A model sheet for Woodland Cafe (1937), directed by Wilfred Jackson. Are we to see the grasshopper musicians as having exaggerated lips, as in some black stereotypes, or are those "lips" better regarded as masks of the familiar Felix the Cat kind? I lean toward the latter, but the floor is open.
The recently concluded year was one of the most dismal I can remember, personally and, especially, politically. This website, a constant source of pleasure to me because of the demands I impose on myself when I'm writing for it, has suffered from neglect. I hope to remedy that in 2017, although whether I succeed will depend on factors beyond my control, in particular my father-in-law's health.
I have a long list of subjects I want to write about, and no time to do them justice, but here, as a stopgap, are a few bits and pieces that might otherwise fall by the wayside.
Trump. No, not that Trump. Ugh. Harvey Kurtzman edited a very short-lived humor magazine of that title in 1956, for Hugh Hefner. Kurtzman's longing for respectability found its fullest expression in Trump, a much slicker publication than those he edited before and after. The contents of both published issues of Trump (and remnants of the third unpublished issue) have now been combined in a single volume by Denis Kitchen, publishing through Dark Horse under his Kitchen Sink imprint.
The book was announced many months ago, and I assume that its publication was delayed at least in part by the regrettable coincidence of its name and that of the Republican nominee. (I spoke briefly with Denis at last summer's Comic-Con, but I didn't think to ask him if that was the reason for the delay.) Anyway: the book is a handsome product, and thanks to Kitchen, most of Kurtzman's best work is now back in print. We still need an anthology of the best of Help!, but the other gaps are few.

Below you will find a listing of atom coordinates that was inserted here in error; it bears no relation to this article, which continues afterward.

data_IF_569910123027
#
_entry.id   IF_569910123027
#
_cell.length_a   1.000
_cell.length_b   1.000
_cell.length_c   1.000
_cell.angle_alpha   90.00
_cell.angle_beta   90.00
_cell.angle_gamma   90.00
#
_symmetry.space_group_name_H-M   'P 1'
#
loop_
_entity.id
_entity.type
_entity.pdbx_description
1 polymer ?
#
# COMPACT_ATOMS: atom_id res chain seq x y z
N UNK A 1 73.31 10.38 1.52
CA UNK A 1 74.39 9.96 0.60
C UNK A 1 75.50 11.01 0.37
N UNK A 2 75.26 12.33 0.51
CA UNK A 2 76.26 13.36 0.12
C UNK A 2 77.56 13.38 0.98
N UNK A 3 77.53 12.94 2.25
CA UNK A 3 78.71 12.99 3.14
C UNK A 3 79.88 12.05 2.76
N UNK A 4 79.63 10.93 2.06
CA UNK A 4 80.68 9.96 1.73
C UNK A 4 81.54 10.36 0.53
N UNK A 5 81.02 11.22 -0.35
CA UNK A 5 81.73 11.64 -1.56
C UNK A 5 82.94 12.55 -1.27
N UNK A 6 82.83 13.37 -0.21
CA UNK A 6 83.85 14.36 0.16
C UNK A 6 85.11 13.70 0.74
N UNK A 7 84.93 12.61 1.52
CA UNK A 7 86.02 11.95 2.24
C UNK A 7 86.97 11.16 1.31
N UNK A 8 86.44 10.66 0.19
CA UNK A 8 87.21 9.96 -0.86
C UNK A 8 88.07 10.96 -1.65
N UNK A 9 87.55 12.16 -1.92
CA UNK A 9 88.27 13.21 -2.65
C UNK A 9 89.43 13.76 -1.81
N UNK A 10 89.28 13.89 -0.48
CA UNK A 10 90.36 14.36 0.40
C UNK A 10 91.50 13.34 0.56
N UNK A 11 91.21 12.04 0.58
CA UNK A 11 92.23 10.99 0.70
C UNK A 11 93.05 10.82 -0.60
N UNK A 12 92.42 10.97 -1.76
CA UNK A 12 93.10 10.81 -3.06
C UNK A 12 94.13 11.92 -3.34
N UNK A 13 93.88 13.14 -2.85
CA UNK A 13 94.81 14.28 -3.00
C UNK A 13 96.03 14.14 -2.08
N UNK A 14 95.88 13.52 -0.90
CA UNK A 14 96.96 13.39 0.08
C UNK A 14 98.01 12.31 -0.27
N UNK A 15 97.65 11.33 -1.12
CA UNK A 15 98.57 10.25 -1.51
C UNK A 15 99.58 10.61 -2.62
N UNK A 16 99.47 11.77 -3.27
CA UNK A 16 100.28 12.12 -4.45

As for the contents of the Trump book, I refer you to my review of the complete Humbug(published in 2008 by Fantagraphics). Humbug was the Kurtzman magazine that followed Trump and was generally similar, in the way that a poor relation might resemble a prosperous cousin. There's wonderful stuff in the Trump book, like Ed Fisher's takeoff (in color) on the new "Dinsey" feature Hansel and Gretel, but Kurtzman was at his best, I remain convinced, in the comic-book Mad, especially in those stories that take the measure of the trashy comic-book culture of which Mad was a part. The early Mad was truly satirical (no longing for respectability there), as Trump and Humbug mostly were not, and Mad was for that reason better—funnier and sharper.